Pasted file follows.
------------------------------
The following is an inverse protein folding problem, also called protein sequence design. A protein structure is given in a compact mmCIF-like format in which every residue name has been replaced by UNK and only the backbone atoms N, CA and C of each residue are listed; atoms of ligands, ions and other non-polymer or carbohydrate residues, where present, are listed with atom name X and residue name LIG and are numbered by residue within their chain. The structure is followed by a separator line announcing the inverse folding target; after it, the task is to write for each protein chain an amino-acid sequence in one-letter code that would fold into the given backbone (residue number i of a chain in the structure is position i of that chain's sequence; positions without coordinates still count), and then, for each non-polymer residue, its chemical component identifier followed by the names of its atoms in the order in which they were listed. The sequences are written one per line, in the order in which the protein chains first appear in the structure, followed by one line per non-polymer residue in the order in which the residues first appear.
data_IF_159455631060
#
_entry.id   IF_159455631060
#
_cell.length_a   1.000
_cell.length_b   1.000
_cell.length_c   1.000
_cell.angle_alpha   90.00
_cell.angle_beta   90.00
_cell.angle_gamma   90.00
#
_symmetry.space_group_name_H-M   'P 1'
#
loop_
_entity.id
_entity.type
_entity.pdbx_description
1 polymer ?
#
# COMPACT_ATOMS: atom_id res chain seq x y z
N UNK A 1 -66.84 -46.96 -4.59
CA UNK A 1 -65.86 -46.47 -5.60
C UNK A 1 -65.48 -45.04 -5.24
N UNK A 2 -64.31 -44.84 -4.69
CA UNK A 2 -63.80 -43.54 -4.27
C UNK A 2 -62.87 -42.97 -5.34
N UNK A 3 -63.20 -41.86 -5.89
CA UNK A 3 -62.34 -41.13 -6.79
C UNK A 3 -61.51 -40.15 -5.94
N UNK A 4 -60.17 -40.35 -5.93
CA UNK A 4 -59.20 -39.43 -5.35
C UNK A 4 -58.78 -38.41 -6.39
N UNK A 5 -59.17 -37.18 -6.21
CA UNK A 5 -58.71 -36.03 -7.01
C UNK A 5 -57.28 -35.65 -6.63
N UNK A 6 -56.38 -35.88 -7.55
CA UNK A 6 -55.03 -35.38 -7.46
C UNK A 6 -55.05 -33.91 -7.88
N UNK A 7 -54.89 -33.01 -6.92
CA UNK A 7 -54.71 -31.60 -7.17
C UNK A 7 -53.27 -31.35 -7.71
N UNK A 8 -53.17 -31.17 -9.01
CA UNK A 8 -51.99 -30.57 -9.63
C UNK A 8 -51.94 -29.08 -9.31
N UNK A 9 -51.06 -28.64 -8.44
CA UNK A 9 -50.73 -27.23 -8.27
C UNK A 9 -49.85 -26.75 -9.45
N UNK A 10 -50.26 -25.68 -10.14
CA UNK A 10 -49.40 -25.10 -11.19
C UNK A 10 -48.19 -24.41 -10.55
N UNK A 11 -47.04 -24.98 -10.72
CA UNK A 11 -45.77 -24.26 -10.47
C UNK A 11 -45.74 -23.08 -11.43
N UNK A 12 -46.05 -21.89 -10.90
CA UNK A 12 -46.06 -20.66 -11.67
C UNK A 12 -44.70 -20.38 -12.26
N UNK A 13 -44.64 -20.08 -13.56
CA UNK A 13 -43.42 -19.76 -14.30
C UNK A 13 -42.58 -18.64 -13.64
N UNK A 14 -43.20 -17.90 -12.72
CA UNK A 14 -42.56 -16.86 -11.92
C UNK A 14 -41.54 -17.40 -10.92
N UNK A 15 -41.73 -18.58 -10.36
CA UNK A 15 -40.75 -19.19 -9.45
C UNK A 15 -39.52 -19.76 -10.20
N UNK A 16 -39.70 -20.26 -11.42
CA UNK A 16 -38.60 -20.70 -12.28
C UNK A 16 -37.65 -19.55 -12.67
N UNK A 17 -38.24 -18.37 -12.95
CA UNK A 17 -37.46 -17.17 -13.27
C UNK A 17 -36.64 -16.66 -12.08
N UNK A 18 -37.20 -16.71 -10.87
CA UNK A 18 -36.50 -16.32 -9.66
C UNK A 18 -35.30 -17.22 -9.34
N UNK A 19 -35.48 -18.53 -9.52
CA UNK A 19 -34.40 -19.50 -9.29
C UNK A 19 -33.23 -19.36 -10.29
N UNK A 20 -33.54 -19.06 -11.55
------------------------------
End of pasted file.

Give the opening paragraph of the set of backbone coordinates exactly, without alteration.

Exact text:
The following is an inverse protein folding problem, also called protein sequence design. A protein structure is given in a compact mmCIF-like format in which every residue name has been replaced by UNK and only the backbone atoms N, CA and C of each residue are listed; atoms of ligands, ions and other non-polymer or carbohydrate residues, where present, are listed with atom name X and residue name LIG and are numbered by residue within their chain. The structure is followed by a separator line announcing the inverse folding target; after it, the task is to write for each protein chain an amino-acid sequence in one-letter code that would fold into the given backbone (residue number i of a chain in the structure is position i of that chain's sequence; positions without coordinates still count), and then, for each non-polymer residue, its chemical component identifier followed by the names of its atoms in the order in which they were listed. The sequences are written one per line, in the order in which the protein chains first appear in the structure, followed by one line per non-polymer residue in the order in which the residues first appear.